THE ROWNTREE REPORT states that from the late 1970s to the mid-1990s income inequality grew at a faster rate in Britain than in any other advanced capitalist country including the US, and goes on to say: "Britain is moving back to levels of wealth inequality last experienced more than 30 years ago". This process has not reversed under New Labour. Income inequality today is actually higher than it was in 1997 after 18 years of Tory government.
The increase in inequality does not mean that the number of wealthy has increased. It has, in fact, fallen. But a decreasing number of wealthy people have unimaginably vast amounts of wealth. The share of total personal wealth of the top 1% increased from 17% in 1988 to 23% in 2002. This elite lives overwhelmingly in London and the belt around it. The biggest increase in wealth is among a tiny handful of ‘super-rich’, the top 1% of the top 1%. Meanwhile, the share of wealth held by the bottom 50% has fallen from 10% in 1986 to 6% in 2002.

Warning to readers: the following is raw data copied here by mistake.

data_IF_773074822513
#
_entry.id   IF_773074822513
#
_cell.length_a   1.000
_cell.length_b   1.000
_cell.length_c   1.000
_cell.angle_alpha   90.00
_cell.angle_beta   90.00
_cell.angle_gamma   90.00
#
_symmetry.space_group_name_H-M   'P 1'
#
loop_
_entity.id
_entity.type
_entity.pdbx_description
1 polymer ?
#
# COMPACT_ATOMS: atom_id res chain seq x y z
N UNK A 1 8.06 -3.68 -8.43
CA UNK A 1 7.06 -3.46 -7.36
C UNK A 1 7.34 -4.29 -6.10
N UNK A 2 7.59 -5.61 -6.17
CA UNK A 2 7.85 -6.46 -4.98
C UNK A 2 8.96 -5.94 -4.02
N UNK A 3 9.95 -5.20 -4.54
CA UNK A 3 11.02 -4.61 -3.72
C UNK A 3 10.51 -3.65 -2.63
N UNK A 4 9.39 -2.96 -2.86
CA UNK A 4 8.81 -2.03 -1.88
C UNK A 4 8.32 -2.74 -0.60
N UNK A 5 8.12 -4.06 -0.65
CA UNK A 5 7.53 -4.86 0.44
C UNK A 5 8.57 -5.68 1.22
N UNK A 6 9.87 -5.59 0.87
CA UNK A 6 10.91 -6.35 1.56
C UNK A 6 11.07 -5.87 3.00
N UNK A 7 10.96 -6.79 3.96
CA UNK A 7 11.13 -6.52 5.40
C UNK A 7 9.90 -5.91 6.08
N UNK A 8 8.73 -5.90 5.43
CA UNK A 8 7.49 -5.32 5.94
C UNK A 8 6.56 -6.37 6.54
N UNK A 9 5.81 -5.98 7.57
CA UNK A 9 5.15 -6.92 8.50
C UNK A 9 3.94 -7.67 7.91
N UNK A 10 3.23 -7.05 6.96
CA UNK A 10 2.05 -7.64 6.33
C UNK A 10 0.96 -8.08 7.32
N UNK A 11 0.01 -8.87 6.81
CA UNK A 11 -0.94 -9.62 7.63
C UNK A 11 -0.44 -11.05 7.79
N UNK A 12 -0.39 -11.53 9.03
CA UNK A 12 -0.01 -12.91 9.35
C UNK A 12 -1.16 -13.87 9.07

Early 21st century capitalism is characterised by extreme short-sightedness and unbelievable arrogance. The collapse of Stalinism and the weakening of the workers’ movement internationally have left the capitalists imagining that they are truly ‘masters of the universe’, free to pursue their own short-term profits without fearing the consequences. More thinking strategists of capital have tried to warn that they are bound to face a backlash from this orgy of profiteering. At the Davos summit in January of this year, economist Nouriel Roubini put it bluntly: "We have to do something or the backlash is going to be very, very severe". Stephen Roach, chief economist at Morgan Stanley, added that there were signs that inequality was leading to a shift left: "Look at the shares of national income in the major economies of the developed world. The share going to labour is at historic lows; the share going to capital is at historic highs. The pendulum is moving left towards politicians more in favour of pro-labour economic policies. There is potential for a shift in the relationship between labour and capital".